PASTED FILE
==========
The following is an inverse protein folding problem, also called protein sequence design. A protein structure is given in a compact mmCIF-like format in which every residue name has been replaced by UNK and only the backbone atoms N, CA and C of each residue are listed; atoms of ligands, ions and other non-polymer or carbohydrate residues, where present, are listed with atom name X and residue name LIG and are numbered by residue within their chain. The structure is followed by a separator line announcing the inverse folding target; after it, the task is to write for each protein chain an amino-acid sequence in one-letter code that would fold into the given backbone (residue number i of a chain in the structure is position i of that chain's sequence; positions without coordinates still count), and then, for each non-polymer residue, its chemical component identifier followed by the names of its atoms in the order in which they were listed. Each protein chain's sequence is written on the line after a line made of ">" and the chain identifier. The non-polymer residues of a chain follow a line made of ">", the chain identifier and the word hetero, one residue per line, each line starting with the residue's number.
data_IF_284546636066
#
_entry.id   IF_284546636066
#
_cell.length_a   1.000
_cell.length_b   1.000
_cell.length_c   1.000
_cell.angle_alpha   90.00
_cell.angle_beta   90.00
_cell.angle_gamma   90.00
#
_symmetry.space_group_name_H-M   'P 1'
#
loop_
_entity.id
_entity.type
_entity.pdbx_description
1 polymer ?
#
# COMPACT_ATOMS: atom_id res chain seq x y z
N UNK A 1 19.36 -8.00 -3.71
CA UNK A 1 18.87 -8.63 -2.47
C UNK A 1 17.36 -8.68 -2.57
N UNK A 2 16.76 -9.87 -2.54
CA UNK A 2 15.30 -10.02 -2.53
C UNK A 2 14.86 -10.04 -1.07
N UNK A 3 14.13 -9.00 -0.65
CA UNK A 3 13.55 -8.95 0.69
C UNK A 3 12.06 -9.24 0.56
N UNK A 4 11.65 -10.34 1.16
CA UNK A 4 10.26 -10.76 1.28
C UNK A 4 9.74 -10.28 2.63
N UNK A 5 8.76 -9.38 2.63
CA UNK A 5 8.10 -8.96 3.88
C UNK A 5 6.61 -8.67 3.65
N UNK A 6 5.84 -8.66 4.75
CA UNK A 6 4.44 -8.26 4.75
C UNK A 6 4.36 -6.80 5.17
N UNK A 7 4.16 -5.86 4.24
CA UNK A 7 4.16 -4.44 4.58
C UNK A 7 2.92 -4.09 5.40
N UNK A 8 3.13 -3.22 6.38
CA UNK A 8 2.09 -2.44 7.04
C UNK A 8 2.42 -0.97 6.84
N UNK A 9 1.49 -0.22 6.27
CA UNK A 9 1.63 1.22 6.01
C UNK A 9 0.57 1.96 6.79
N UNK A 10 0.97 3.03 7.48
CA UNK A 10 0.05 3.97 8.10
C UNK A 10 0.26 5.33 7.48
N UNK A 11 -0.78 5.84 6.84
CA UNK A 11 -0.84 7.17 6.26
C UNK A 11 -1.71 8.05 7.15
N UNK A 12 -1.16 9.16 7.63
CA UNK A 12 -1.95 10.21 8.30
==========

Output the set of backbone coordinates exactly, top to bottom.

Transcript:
The following is an inverse protein folding problem, also called protein sequence design. A protein structure is given in a compact mmCIF-like format in which every residue name has been replaced by UNK and only the backbone atoms N, CA and C of each residue are listed; atoms of ligands, ions and other non-polymer or carbohydrate residues, where present, are listed with atom name X and residue name LIG and are numbered by residue within their chain. The structure is followed by a separator line announcing the inverse folding target; after it, the task is to write for each protein chain an amino-acid sequence in one-letter code that would fold into the given backbone (residue number i of a chain in the structure is position i of that chain's sequence; positions without coordinates still count), and then, for each non-polymer residue, its chemical component identifier followed by the names of its atoms in the order in which they were listed. Each protein chain's sequence is written on the line after a line made of ">" and the chain identifier. The non-polymer residues of a chain follow a line made of ">", the chain identifier and the word hetero, one residue per line, each line starting with the residue's number.
data_IF_284546636066
#
_entry.id   IF_284546636066
#
_cell.length_a   1.000
_cell.length_b   1.000
_cell.length_c   1.000
_cell.angle_alpha   90.00
_cell.angle_beta   90.00
_cell.angle_gamma   90.00
#
_symmetry.space_group_name_H-M   'P 1'
#
loop_
_entity.id
_entity.type
_entity.pdbx_description
1 polymer ?
#
# COMPACT_ATOMS: atom_id res chain seq x y z
N UNK A 1 19.36 -8.00 -3.71
CA UNK A 1 18.87 -8.63 -2.47
C UNK A 1 17.36 -8.68 -2.57
N UNK A 2 16.76 -9.87 -2.54
CA UNK A 2 15.30 -10.02 -2.53
C UNK A 2 14.86 -10.04 -1.07
N UNK A 3 14.13 -9.00 -0.65
CA UNK A 3 13.55 -8.95 0.69
C UNK A 3 12.06 -9.24 0.56
N UNK A 4 11.65 -10.34 1.16
CA UNK A 4 10.26 -10.76 1.28
C UNK A 4 9.74 -10.28 2.63
N UNK A 5 8.76 -9.38 2.63
CA UNK A 5 8.10 -8.96 3.88
C UNK A 5 6.61 -8.67 3.65
N UNK A 6 5.84 -8.66 4.75
CA UNK A 6 4.44 -8.26 4.75
C UNK A 6 4.36 -6.80 5.17
N UNK A 7 4.16 -5.86 4.24
CA UNK A 7 4.16 -4.44 4.58
C UNK A 7 2.92 -4.09 5.40
N UNK A 8 3.13 -3.22 6.38
CA UNK A 8 2.09 -2.44 7.04
C UNK A 8 2.42 -0.97 6.84
N UNK A 9 1.49 -0.22 6.27
CA UNK A 9 1.63 1.22 6.01
C UNK A 9 0.57 1.96 6.79
N UNK A 10 0.97 3.03 7.48
CA UNK A 10 0.05 3.97 8.10
C UNK A 10 0.26 5.33 7.48
N UNK A 11 -0.78 5.84 6.84
CA UNK A 11 -0.84 7.17 6.26
C UNK A 11 -1.71 8.05 7.15
N UNK A 12 -1.16 9.16 7.63
CA UNK A 12 -1.95 10.21 8.30